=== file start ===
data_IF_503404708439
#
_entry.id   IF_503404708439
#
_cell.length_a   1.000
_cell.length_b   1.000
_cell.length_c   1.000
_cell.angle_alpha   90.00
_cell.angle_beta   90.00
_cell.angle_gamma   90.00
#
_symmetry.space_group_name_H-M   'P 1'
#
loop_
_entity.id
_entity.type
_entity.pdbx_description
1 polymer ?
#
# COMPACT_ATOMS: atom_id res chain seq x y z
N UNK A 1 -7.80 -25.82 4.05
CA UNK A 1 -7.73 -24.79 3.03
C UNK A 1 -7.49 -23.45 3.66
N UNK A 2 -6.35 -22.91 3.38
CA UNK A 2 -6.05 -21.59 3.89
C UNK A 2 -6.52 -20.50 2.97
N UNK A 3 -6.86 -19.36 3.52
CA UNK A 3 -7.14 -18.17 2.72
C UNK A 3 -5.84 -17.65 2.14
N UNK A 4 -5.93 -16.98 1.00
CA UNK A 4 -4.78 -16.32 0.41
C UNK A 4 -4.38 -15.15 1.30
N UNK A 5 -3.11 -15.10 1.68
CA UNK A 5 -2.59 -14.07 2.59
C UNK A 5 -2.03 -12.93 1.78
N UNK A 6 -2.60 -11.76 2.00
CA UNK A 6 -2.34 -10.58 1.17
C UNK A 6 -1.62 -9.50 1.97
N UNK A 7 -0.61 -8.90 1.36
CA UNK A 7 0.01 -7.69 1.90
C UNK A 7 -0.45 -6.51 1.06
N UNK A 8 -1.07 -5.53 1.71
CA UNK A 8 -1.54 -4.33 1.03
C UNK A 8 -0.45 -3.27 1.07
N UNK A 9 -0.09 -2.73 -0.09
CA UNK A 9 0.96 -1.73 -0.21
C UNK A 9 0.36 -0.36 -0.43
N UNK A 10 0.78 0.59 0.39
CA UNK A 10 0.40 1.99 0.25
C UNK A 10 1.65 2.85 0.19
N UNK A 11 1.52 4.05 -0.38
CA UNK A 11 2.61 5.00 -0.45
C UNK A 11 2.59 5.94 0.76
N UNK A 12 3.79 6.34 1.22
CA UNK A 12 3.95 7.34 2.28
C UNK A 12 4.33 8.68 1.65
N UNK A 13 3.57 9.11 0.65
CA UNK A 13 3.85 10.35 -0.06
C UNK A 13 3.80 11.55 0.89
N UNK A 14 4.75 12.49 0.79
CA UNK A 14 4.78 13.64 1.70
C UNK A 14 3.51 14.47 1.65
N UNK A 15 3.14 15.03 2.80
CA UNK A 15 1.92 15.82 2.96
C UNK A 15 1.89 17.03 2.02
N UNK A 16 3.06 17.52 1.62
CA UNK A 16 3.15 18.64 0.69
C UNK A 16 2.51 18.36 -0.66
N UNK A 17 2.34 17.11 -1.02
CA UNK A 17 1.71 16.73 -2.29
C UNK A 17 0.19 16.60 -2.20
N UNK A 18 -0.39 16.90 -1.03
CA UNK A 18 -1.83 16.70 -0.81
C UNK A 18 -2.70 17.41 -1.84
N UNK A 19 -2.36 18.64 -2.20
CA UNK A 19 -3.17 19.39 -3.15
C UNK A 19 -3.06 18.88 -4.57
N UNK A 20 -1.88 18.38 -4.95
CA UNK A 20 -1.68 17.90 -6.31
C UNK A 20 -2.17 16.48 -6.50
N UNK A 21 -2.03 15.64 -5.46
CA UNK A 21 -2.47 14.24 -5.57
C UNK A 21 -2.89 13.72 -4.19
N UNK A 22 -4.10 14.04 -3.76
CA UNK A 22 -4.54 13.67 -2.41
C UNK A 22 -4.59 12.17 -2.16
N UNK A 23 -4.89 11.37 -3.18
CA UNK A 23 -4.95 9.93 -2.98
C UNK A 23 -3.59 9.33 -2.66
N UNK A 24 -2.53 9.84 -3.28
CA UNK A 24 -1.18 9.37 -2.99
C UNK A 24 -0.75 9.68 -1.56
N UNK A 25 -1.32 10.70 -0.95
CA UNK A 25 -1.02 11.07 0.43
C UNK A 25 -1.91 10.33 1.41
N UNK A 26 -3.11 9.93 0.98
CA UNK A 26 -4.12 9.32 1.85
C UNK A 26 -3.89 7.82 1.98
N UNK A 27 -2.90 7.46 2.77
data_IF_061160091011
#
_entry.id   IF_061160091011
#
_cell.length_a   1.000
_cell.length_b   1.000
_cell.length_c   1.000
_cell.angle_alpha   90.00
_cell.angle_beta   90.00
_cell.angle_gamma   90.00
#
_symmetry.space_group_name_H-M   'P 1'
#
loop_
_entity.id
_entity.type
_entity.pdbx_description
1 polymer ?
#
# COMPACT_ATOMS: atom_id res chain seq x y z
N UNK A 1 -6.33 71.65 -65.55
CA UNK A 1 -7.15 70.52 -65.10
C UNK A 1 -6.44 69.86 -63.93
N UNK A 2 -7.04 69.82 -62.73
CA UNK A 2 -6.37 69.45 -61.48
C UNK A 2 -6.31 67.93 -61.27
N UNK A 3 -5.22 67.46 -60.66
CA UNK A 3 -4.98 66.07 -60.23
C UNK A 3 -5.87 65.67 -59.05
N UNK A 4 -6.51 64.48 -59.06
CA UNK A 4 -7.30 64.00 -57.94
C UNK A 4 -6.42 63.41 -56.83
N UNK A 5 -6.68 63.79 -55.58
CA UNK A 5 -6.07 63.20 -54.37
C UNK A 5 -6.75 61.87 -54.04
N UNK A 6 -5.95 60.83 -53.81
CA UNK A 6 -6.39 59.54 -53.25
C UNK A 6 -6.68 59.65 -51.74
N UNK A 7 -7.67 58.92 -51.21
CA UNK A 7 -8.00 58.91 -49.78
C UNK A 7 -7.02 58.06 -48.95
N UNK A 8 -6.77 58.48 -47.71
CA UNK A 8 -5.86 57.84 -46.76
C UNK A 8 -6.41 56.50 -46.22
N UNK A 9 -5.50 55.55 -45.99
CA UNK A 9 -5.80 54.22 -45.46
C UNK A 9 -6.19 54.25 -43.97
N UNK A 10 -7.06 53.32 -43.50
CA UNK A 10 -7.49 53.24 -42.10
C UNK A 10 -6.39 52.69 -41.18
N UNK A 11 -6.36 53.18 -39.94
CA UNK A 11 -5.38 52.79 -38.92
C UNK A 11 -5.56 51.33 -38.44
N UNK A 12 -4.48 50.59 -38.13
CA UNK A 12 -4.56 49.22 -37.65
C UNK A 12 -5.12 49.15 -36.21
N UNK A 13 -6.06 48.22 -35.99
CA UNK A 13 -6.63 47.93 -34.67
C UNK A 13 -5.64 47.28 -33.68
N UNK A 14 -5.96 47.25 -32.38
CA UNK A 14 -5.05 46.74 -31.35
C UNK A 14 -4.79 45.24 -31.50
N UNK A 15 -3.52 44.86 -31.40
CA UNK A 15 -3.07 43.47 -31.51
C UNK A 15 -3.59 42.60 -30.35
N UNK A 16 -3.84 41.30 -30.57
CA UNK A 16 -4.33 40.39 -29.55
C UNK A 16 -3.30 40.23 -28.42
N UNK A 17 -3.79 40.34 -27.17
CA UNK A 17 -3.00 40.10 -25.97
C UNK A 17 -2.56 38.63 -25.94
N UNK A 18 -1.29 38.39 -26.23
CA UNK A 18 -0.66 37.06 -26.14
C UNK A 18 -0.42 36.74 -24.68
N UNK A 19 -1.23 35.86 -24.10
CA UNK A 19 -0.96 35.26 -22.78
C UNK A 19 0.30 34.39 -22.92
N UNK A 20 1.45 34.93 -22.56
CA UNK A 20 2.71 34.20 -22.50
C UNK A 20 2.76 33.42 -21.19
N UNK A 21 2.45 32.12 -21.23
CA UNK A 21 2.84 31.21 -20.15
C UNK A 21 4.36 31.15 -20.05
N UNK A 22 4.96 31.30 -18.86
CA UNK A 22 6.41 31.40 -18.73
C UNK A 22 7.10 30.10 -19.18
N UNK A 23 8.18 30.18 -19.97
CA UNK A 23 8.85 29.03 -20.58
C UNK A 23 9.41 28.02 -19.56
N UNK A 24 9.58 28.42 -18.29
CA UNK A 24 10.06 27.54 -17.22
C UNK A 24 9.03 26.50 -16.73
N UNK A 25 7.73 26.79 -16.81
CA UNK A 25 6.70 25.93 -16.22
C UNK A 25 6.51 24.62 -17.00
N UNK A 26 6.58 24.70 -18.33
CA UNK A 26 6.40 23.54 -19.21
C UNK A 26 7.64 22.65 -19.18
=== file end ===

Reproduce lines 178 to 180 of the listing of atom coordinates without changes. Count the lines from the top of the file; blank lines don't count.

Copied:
CA UNK A 20 2.71 34.20 -22.50
C UNK A 20 2.76 33.42 -21.19
N UNK A 21 2.45 32.12 -21.23